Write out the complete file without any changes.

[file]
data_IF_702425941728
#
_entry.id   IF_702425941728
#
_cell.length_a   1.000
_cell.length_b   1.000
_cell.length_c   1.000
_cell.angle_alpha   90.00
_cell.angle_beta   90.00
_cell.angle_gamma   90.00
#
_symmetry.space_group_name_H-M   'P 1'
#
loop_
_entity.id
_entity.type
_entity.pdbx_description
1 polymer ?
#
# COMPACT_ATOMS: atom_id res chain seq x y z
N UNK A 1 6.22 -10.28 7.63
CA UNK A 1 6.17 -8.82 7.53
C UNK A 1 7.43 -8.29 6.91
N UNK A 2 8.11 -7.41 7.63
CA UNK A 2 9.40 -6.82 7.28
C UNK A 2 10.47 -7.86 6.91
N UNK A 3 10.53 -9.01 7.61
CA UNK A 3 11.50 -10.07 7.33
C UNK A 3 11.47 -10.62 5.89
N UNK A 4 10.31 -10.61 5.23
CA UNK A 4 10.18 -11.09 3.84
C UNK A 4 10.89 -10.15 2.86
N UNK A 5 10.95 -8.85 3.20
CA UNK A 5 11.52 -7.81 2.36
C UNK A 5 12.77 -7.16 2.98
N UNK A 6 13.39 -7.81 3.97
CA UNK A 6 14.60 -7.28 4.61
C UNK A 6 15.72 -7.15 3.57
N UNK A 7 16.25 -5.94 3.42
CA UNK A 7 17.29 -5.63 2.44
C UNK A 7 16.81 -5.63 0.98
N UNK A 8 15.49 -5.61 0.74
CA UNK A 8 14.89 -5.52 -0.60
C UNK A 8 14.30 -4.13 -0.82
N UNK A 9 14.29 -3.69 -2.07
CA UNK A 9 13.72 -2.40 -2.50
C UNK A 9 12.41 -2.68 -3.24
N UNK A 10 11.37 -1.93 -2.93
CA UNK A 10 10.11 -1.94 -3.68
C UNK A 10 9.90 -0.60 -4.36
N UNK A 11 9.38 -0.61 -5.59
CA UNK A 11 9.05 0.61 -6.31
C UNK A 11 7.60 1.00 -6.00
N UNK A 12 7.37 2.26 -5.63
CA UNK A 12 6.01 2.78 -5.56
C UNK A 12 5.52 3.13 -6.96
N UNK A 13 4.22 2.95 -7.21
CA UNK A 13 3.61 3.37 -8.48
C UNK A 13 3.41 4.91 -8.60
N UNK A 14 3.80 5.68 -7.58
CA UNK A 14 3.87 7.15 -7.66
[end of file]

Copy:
data_IF_702425941728
#
_entry.id   IF_702425941728
#
_cell.length_a   1.000
_cell.length_b   1.000
_cell.length_c   1.000
_cell.angle_alpha   90.00
_cell.angle_beta   90.00
_cell.angle_gamma   90.00
#
_symmetry.space_group_name_H-M   'P 1'
#
loop_
_entity.id
_entity.type
_entity.pdbx_description
1 polymer ?
#
# COMPACT_ATOMS: atom_id res chain seq x y z
N UNK A 1 6.22 -10.28 7.63
CA UNK A 1 6.17 -8.82 7.53
C UNK A 1 7.43 -8.29 6.91
N UNK A 2 8.11 -7.41 7.63
CA UNK A 2 9.40 -6.82 7.28
C UNK A 2 10.47 -7.86 6.91
N UNK A 3 10.53 -9.01 7.61
CA UNK A 3 11.50 -10.07 7.33
C UNK A 3 11.47 -10.62 5.89
N UNK A 4 10.31 -10.61 5.23
CA UNK A 4 10.18 -11.09 3.84
C UNK A 4 10.89 -10.15 2.86
N UNK A 5 10.95 -8.85 3.20
CA UNK A 5 11.52 -7.81 2.36
C UNK A 5 12.77 -7.16 2.98
N UNK A 6 13.39 -7.81 3.97
CA UNK A 6 14.60 -7.28 4.61
C UNK A 6 15.72 -7.15 3.57
N UNK A 7 16.25 -5.94 3.42
CA UNK A 7 17.29 -5.63 2.44
C UNK A 7 16.81 -5.63 0.98
N UNK A 8 15.49 -5.61 0.74
CA UNK A 8 14.89 -5.52 -0.60
C UNK A 8 14.30 -4.13 -0.82
N UNK A 9 14.29 -3.69 -2.07
CA UNK A 9 13.72 -2.40 -2.50
C UNK A 9 12.41 -2.68 -3.24
N UNK A 10 11.37 -1.93 -2.93
CA UNK A 10 10.11 -1.94 -3.68
C UNK A 10 9.90 -0.60 -4.36
N UNK A 11 9.38 -0.61 -5.59
CA UNK A 11 9.05 0.61 -6.31
C UNK A 11 7.60 1.00 -6.00
N UNK A 12 7.37 2.26 -5.63
CA UNK A 12 6.01 2.78 -5.56
C UNK A 12 5.52 3.13 -6.96
N UNK A 13 4.22 2.95 -7.21
CA UNK A 13 3.61 3.37 -8.48
C UNK A 13 3.41 4.91 -8.60
N UNK A 14 3.80 5.68 -7.58
CA UNK A 14 3.87 7.15 -7.66